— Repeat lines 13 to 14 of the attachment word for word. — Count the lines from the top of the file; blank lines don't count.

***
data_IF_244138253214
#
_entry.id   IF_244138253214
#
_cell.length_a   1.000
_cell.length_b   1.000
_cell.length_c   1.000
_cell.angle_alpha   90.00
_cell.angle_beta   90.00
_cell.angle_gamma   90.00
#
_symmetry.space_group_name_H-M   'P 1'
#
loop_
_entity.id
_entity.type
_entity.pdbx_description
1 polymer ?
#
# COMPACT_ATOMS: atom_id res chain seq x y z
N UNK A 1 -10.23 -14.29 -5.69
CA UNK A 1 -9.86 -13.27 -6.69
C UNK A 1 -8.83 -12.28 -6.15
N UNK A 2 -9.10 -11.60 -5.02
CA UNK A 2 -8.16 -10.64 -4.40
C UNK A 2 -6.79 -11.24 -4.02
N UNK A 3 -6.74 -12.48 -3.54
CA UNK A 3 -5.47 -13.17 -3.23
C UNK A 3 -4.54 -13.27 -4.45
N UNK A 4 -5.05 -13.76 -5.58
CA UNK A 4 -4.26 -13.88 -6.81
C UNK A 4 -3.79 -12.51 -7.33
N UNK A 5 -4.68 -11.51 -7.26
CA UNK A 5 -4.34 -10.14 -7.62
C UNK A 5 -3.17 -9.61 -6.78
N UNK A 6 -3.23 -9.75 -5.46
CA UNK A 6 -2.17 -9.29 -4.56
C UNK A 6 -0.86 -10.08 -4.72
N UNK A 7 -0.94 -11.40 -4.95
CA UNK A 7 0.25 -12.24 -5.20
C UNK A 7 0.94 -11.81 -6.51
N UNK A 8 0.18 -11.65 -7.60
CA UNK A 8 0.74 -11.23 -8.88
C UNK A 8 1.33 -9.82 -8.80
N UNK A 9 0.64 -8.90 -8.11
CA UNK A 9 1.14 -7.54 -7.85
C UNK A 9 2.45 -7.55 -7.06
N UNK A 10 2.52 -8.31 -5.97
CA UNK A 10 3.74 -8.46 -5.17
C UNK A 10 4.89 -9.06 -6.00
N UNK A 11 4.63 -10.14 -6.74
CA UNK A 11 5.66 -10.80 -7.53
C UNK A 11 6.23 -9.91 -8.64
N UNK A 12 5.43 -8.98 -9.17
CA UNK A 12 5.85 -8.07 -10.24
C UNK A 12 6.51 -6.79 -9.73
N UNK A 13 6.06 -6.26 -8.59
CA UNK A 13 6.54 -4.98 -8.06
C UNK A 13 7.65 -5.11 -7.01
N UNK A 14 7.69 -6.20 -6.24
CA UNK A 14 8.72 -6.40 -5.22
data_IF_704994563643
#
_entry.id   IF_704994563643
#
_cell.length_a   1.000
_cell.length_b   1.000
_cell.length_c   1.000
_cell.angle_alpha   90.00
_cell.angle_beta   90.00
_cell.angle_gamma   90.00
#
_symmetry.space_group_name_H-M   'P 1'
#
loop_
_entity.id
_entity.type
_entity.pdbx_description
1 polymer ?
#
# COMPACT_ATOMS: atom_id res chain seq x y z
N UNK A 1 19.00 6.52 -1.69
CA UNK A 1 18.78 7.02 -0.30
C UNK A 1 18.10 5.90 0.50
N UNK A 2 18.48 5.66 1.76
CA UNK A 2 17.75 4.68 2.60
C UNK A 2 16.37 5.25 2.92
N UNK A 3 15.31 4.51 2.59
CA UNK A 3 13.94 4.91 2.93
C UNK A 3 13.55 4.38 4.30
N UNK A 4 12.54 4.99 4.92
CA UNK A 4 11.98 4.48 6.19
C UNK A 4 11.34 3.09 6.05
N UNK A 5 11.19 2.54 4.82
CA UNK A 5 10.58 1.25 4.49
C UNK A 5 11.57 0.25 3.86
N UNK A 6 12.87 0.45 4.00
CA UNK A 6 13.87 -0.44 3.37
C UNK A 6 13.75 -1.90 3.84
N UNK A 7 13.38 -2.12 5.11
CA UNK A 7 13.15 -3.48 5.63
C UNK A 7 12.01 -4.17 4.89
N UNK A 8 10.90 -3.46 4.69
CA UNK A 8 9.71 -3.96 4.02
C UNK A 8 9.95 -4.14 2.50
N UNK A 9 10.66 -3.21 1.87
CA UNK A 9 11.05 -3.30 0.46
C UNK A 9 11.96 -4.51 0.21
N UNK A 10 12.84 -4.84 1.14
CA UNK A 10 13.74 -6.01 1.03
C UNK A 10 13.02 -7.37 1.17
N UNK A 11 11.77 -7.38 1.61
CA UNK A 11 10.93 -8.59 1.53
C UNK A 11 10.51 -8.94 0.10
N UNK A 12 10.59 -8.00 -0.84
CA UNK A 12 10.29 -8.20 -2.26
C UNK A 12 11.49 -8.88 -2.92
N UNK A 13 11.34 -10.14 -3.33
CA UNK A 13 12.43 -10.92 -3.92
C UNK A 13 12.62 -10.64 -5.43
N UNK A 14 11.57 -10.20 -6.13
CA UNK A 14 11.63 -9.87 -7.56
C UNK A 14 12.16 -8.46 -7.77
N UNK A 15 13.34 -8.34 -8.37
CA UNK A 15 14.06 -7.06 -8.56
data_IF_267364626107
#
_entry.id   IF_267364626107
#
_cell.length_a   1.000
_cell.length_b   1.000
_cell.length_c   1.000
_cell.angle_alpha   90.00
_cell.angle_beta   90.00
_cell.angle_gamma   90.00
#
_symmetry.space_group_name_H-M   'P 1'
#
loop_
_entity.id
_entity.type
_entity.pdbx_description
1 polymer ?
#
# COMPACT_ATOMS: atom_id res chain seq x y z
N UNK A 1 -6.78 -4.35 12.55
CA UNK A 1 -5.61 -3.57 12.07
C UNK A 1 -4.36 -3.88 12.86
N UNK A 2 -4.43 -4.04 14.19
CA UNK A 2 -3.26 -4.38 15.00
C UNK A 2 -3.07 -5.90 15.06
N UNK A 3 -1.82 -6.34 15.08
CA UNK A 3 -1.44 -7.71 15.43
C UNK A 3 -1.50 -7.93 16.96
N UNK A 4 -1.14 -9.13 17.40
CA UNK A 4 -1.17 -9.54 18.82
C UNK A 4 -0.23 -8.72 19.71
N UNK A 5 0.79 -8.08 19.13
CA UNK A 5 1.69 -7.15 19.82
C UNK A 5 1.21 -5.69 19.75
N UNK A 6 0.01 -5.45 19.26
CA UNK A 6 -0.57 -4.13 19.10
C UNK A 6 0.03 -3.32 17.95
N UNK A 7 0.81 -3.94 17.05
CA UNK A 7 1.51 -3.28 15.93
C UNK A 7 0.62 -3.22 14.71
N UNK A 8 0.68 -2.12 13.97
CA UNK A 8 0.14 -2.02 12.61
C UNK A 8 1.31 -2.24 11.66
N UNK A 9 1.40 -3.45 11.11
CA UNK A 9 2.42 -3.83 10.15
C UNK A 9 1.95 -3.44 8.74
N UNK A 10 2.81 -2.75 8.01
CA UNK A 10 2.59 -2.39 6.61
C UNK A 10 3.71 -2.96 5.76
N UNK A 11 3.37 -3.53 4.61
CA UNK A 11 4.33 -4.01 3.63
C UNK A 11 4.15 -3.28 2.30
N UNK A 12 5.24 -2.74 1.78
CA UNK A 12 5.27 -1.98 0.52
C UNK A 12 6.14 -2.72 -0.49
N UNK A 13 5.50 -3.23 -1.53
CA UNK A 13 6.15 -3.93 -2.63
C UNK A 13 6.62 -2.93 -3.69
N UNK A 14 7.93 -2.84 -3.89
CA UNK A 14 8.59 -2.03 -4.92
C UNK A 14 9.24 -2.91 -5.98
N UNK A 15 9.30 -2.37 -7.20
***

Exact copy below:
#
loop_